Abstract: A large and growing literature has used patent and patent citation data to measure knowledge spillovers across inventions and organizations, but relatively few papers in this literature have explicitly considered the collaboration networks formed by inventors as a mechanism for shaping and transmitting these knowledge flows. This paper utilizes an approach developed by Fershtman and Gandal (FG 2011) (and applied to Open Source Software) to examine the incidence and nature of knowledge flows mediated by the collaboration networks of inventors active in the information security industry. This is an industry in which a number of nations outside the United States, including Israel, have emerged as important centers of innovation. Israeli prominence in this sector is often attributed, in part, to a dense network of personal collections and collaborations that has its genesis in elite intelligence units in the Israeli Defense Forces, through which many Israeli information security inventors and entrepreneurs receive their first exposure to this domain. Using data from U.S. PTO patent grants in information security, we find that the quality of Israeli information security inventions is systematically linked to the structure of the collaborative network generated by Israeli inventors in this sector. Using the FG (2011) model, this suggests that there are knowledge spillovers from the network. In some other nations, invention quality is less closely linked to the collaboration networks of inventors. This research highlights the importance of direct interaction among inventors as a conduit for flows of frontier scientific knowledge.
    Keywords: Information Security; Knowledge Spillovers; patents
    JEL: O31 O33 O57
    Date: 2017–09
  4. By: Emmanuele Bobbio (Bank of Italy)
    Abstract: Italy's growth performance has been lacklustre in the last two decades. The economy has low R&D intensity; firms are smaller and less likely to grow or exit than firms in other advanced countries; the shadow economy is large. I show how these features arise simultaneously in a Schumpeterian growth model with heterogeneous firms where the tax auditing probability increases with firm size. Tax evasion confers a cost advantage over competitors. In equilibrium, small firms invest less in innovation because growing entails a (shadow) cost of fiscal regularization. Unfair competition forces other firms to lower the mark-up they charge for their new products, reducing the incentive to innovate. Market selection is hampered, further lowering the aggregate growth rate along the extensive margin. I calibrate the model on Italian firm-level data for the period 1995-2006 and find that enforcing taxes would have increased the long-run growth rate from 0.9% to 1.1%. The market share of high type firms would have been 8 percentage points higher and average firm size 25% higher. Also, I find that lowering the tax burden can have a significant impact on growth when the shadow economy is large, while the effect is negligible when taxes are enforced.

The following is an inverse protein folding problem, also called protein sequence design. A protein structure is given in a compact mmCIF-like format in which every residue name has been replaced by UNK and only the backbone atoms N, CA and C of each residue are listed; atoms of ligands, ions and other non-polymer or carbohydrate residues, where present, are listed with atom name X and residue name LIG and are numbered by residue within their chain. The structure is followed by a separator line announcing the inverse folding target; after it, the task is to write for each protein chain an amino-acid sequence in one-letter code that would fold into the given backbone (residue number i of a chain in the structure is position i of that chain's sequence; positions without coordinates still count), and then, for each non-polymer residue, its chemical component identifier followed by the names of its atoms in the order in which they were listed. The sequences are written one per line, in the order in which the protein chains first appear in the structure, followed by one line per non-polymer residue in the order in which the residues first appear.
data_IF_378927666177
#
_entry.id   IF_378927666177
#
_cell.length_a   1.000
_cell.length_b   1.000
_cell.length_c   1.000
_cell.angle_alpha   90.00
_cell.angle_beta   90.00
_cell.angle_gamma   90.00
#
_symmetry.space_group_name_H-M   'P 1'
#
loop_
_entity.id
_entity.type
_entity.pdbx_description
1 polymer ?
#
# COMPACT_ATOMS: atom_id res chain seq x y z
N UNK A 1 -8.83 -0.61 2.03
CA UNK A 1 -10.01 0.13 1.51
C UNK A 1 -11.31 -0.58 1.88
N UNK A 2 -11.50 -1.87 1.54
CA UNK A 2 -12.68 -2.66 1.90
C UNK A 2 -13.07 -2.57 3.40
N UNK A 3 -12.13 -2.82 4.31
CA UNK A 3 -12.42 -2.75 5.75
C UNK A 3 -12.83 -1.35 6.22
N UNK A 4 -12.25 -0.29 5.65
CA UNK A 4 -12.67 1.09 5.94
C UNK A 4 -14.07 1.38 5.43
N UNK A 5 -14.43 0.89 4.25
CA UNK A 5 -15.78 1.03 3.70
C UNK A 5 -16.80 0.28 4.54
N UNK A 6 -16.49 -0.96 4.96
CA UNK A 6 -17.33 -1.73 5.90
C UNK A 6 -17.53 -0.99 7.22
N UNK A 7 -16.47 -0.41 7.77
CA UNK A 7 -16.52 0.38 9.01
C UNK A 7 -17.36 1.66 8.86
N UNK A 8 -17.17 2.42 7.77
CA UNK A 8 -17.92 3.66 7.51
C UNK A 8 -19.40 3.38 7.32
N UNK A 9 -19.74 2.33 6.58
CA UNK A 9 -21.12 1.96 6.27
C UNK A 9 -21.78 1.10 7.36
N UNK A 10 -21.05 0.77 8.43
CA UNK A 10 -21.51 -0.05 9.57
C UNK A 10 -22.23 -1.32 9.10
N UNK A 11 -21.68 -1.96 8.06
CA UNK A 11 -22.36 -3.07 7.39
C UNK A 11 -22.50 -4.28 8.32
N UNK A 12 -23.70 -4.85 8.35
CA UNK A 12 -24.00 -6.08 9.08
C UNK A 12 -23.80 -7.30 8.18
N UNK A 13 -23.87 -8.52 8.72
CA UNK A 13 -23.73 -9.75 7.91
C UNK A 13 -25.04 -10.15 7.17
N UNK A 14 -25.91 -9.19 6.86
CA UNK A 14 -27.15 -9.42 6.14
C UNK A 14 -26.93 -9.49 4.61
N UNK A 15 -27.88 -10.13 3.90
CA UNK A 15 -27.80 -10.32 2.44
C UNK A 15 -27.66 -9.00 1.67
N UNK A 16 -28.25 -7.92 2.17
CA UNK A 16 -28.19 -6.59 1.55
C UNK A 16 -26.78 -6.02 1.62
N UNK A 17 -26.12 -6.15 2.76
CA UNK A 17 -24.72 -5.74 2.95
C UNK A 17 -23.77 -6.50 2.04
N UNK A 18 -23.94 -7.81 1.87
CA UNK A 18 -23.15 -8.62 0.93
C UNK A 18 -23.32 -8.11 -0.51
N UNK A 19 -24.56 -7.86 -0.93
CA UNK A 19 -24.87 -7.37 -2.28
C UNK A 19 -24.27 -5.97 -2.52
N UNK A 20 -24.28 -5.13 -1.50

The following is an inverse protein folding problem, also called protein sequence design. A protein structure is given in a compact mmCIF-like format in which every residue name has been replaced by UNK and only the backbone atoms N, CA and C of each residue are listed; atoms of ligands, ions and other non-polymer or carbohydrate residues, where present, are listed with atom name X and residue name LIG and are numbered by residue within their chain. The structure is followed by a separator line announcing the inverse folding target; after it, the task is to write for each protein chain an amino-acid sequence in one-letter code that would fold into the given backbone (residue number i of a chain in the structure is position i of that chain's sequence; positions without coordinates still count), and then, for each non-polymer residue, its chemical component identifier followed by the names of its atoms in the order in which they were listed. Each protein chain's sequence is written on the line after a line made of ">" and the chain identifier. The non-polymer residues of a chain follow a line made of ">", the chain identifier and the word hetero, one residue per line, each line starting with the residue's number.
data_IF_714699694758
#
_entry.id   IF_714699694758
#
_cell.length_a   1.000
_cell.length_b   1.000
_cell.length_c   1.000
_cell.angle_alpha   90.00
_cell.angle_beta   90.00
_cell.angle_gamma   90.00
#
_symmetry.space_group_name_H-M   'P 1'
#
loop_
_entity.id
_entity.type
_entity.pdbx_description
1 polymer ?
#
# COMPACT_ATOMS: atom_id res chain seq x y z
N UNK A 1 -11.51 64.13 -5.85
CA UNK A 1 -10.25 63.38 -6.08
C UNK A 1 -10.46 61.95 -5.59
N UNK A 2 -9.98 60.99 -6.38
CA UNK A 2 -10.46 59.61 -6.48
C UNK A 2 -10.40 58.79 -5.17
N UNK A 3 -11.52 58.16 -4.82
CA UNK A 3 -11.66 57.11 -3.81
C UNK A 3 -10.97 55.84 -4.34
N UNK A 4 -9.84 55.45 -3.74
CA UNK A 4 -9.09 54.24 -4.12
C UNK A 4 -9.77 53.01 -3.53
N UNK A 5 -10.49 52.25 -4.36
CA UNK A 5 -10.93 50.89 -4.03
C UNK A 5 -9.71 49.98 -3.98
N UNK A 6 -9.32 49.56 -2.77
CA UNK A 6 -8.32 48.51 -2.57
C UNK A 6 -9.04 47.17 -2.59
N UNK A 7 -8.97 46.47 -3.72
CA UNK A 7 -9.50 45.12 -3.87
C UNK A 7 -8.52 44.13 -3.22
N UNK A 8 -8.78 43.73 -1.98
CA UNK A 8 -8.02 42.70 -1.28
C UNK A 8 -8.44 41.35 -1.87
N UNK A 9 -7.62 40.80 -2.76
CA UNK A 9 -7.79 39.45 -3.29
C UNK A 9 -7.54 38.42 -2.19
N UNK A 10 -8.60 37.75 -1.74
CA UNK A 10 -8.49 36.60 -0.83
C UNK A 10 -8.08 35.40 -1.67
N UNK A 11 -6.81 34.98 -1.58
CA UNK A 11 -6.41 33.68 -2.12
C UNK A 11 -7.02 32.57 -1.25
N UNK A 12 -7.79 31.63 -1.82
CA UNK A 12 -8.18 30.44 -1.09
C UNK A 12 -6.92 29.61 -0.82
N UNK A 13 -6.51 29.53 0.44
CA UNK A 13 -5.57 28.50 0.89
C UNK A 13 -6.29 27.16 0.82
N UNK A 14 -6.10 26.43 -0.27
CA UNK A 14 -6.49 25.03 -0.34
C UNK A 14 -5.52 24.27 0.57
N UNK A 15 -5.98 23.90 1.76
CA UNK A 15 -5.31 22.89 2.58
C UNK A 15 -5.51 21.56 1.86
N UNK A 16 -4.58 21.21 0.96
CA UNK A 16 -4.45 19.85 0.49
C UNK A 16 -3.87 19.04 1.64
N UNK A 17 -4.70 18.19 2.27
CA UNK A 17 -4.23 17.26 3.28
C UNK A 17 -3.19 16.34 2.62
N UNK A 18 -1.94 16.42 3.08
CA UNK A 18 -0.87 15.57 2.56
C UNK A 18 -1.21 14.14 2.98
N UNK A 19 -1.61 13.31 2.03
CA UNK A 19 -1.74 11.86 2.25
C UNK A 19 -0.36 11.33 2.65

Date: 2017
  5. By: Florian Gerth
    Abstract: This paper argues that the fall and persistently low level of UK Total Factor Productivity (TFP) following the Great Recession was caused by the turnover (entry and exit) of firms, rather than by resource misallocation between firms within industries. I conduct a misallocation exercise employing the Hsieh and Klenow (2009) and the Olley and Pakes (1996) methods using the FAME microlevel dataset that contains more than 9 million firms within the UK over the 2006 - 2014 period. The main findings are that, first, service sector TFP drops far more than manufacturing TFP and therefore drives the fall and long-lasting depression in aggregate productivity. Second, within-industry misallocation cannot account for the drop in TFP. Third, the entry and exit of firms both contribute to the decline in aggregate TFP while the entry of firms has a larger negative effect on TFP than the exit of firms. And fourth, the pattern of within-industry misallocation and firm dynamics is the same for the manufacturing and the service sector.